Congress passes bill to help protect children from button battery ingestion

Reese’s Law named after 18-month-old who died after swallowing button battery

There’s an update on a bill that’s being called a potential lifesaver for children.

Reese’s Law, which would ensure that all items using button batteries are made childproof, passed the Senate on Tuesday after the legislation cleared the House last week.

If H.R.5313 is signed into law by the president, it would require the Consumer Product Safety Commission to create safety standards for button batteries to make sure they’re safe for children in their original packaging and when they are in household devices, like remotes, key fobs and toys. In addition to requiring that the packaging of button or coin cell batteries be child-resistant, as well as mandating that components of products containing those items be secured to prevent access by young children, the legislation would also include warning label requirements.

It’s painful, extremely dangerous, and can be life-threatening for children who ingest tiny lithium batteries. One local family found that out when their baby girl got her hands on one. It popped out of a TV remote when then-10-month-old Ava Kate was playing with it. Her grandmother, Billie Jo Burr, said it sent the family on a journey of over 18 months, with their little girl undergoing approximately 40 operations. Burr said her granddaughter is now healthy.

Even though Ava Kate is doing well, Burr isn’t resting. She’s now on a mission to help protect other children and families and learned about Reese Hamsmith, who the legislation is named after. Reese was 18 months old when she swallowed a button battery and died.

Burr joined Reese’s mother, Trista Hamsmith, to try to help her pass Reese’s Law.

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Burr sent News4JAX a statement Tuesday evening, thanking Congress for passing the legislation.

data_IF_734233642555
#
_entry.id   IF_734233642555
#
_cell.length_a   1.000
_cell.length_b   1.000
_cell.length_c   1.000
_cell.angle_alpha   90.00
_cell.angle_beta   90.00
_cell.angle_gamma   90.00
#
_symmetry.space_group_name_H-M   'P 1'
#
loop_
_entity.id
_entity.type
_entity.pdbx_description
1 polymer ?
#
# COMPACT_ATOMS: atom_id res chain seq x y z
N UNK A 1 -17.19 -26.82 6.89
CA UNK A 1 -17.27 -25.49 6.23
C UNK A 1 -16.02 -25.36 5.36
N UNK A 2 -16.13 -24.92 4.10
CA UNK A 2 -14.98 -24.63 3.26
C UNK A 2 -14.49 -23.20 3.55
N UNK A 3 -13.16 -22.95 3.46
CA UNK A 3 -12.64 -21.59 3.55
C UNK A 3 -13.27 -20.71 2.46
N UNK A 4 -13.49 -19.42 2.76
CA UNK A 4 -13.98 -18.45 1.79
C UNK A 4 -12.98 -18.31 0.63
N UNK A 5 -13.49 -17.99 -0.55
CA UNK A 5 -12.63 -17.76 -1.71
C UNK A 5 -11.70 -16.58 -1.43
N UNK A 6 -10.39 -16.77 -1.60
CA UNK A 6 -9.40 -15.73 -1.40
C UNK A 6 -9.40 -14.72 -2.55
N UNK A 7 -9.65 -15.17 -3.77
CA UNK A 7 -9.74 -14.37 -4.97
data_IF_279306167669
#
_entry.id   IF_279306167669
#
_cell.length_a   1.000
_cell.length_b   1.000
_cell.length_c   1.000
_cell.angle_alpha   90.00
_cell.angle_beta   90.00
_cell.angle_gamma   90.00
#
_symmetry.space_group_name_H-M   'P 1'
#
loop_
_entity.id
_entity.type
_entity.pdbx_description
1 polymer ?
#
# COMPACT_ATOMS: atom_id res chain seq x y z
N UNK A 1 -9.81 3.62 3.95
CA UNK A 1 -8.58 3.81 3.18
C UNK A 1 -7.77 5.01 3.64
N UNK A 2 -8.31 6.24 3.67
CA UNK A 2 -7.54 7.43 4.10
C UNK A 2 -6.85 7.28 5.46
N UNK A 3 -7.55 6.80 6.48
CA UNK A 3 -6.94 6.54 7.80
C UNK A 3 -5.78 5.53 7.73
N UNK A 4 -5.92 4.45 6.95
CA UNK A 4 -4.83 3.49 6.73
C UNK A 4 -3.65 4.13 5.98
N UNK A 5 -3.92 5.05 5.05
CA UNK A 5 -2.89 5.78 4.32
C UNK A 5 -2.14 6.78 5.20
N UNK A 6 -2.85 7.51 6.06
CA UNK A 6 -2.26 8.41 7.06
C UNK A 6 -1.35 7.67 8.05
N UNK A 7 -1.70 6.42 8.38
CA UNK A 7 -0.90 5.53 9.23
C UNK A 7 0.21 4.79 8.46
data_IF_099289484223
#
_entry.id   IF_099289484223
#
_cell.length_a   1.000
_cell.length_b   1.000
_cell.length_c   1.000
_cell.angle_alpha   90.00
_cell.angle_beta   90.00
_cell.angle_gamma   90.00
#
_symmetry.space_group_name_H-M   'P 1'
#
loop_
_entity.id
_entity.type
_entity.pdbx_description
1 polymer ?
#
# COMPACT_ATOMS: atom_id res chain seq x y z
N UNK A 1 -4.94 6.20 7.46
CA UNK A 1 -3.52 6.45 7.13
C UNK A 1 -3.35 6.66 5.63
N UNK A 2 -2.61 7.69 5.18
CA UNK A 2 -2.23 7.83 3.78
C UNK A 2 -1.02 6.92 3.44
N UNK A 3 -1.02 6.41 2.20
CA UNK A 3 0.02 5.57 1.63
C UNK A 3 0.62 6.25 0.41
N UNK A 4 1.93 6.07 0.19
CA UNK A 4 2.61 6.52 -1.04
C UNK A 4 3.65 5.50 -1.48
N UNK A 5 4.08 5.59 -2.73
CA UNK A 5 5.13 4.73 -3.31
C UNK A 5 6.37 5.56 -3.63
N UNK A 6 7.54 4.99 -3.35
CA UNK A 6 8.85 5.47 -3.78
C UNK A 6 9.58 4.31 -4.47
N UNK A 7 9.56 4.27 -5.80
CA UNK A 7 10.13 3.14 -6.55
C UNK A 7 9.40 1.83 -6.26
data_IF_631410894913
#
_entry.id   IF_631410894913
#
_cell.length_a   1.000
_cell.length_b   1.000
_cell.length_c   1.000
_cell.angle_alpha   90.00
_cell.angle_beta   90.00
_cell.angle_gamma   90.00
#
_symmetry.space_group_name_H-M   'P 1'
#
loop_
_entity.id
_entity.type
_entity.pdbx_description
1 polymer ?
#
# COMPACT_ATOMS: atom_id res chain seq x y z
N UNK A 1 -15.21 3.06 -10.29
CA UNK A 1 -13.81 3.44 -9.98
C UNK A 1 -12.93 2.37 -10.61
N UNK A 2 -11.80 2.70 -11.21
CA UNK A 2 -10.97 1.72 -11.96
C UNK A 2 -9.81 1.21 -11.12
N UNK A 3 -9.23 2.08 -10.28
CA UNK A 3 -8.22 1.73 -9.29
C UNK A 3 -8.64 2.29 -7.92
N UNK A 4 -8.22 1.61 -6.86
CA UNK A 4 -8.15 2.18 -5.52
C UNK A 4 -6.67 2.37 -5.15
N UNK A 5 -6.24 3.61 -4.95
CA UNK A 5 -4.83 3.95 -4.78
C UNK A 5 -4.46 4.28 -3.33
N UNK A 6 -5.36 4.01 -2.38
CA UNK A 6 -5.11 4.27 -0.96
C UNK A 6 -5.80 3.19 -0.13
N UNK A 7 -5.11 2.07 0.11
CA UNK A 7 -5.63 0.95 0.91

“I am ecstatic! Beyond Grateful and hopeful that other families will not have to endure the suffering and pain ours did,” Burr said.

Hamsmith also issued the following statement Tuesday:

“Reese’s Law!!!! We passed Senate today! Within 10 days we will be signed by the president. Thank you to everyone who has positively supported this bill. We did it!

“21 months ago today the Lord brought together a group of women that all except for 2 of us he hand picked for this purpose. Each bought their own gift to the table. A gift chosen and selected by him. We have added many to our team along the way. Also, each chosen and picked. We got this done in such a fast time that I have heard many times this evening they can’t believe how fast.

“I am thankful that this legislation is passed and we are able to protect so many children in the future. I am thankful for everyone that has been a positive impact for families everywhere. I wish this had been done years ago before it had impacted us. Before we lost ReRe. Reese will live on through...through Reese’s Law!”

According to Safe Kids, more than 2,800 children are treated in emergency rooms after swallowing button batteries every year. That’s one child every three hours.